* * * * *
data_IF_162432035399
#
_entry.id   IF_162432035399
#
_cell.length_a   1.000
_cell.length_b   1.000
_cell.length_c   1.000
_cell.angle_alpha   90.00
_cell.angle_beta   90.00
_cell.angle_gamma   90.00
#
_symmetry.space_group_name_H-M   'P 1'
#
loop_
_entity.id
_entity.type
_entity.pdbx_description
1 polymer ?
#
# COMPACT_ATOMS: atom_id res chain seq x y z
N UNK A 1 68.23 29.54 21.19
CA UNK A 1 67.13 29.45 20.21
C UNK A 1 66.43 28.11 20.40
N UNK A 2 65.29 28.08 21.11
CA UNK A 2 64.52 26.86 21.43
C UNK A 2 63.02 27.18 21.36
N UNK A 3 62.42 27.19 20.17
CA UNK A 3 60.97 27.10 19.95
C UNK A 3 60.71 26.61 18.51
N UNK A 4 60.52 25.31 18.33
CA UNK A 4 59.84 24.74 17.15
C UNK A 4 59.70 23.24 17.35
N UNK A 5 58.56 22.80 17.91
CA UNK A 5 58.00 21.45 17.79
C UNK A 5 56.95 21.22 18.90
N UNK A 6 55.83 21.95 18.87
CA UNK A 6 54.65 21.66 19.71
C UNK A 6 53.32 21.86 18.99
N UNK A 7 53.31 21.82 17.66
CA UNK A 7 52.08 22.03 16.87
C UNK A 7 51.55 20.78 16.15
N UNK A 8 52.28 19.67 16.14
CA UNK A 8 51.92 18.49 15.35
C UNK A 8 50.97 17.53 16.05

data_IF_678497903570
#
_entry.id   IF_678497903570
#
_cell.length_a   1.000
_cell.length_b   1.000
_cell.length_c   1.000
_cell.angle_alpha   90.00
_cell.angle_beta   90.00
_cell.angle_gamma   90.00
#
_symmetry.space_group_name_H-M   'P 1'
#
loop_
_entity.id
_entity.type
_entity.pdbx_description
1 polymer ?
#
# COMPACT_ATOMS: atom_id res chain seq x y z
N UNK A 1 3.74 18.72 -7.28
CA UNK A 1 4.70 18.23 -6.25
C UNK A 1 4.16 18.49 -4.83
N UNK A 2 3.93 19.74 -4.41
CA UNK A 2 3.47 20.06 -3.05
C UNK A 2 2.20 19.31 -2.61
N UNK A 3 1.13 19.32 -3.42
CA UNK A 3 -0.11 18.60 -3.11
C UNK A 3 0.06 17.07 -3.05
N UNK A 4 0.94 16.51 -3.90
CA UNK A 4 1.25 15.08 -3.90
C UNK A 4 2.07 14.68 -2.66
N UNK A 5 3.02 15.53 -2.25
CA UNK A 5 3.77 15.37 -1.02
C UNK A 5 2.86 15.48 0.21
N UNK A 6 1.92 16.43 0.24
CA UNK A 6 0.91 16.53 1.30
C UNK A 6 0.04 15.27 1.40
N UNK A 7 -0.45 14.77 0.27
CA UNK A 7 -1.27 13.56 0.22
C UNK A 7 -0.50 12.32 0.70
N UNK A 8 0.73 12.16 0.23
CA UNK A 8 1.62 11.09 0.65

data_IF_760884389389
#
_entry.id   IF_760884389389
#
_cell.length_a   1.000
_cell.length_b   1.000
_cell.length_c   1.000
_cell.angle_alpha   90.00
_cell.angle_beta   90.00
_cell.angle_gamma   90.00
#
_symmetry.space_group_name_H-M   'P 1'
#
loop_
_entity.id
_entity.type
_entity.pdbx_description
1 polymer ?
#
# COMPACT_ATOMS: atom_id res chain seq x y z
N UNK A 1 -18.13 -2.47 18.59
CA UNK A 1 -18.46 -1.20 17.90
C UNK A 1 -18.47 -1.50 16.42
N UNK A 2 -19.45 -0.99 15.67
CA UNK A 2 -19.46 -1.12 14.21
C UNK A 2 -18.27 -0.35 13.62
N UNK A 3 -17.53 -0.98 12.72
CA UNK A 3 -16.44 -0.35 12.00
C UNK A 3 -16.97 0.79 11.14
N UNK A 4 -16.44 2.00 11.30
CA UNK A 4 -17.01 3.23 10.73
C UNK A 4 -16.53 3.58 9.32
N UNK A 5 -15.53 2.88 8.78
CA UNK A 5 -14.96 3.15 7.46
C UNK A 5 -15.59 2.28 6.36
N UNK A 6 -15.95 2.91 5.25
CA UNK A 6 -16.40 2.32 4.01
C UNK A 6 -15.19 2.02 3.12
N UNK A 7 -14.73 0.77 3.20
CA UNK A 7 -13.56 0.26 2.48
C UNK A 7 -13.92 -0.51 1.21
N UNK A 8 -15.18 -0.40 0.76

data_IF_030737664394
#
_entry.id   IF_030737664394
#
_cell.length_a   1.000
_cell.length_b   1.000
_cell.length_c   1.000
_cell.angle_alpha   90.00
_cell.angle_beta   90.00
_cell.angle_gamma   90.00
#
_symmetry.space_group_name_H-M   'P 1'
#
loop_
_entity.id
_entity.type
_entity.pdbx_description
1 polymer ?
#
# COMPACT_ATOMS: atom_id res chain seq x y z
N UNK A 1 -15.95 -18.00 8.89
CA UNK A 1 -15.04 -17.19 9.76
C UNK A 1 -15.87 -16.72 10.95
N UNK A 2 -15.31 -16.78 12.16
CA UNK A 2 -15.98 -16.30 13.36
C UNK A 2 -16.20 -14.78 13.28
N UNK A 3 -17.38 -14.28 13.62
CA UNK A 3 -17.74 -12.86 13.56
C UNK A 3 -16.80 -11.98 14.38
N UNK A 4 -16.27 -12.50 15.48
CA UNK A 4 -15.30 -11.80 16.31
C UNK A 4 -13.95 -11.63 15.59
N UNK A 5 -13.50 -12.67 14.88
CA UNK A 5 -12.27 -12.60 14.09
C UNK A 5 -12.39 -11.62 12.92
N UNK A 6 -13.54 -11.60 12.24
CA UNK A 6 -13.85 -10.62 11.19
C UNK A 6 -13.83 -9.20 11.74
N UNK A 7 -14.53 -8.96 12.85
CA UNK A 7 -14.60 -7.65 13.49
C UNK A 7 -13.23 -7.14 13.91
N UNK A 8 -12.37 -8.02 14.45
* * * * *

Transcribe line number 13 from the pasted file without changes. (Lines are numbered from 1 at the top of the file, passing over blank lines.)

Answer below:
#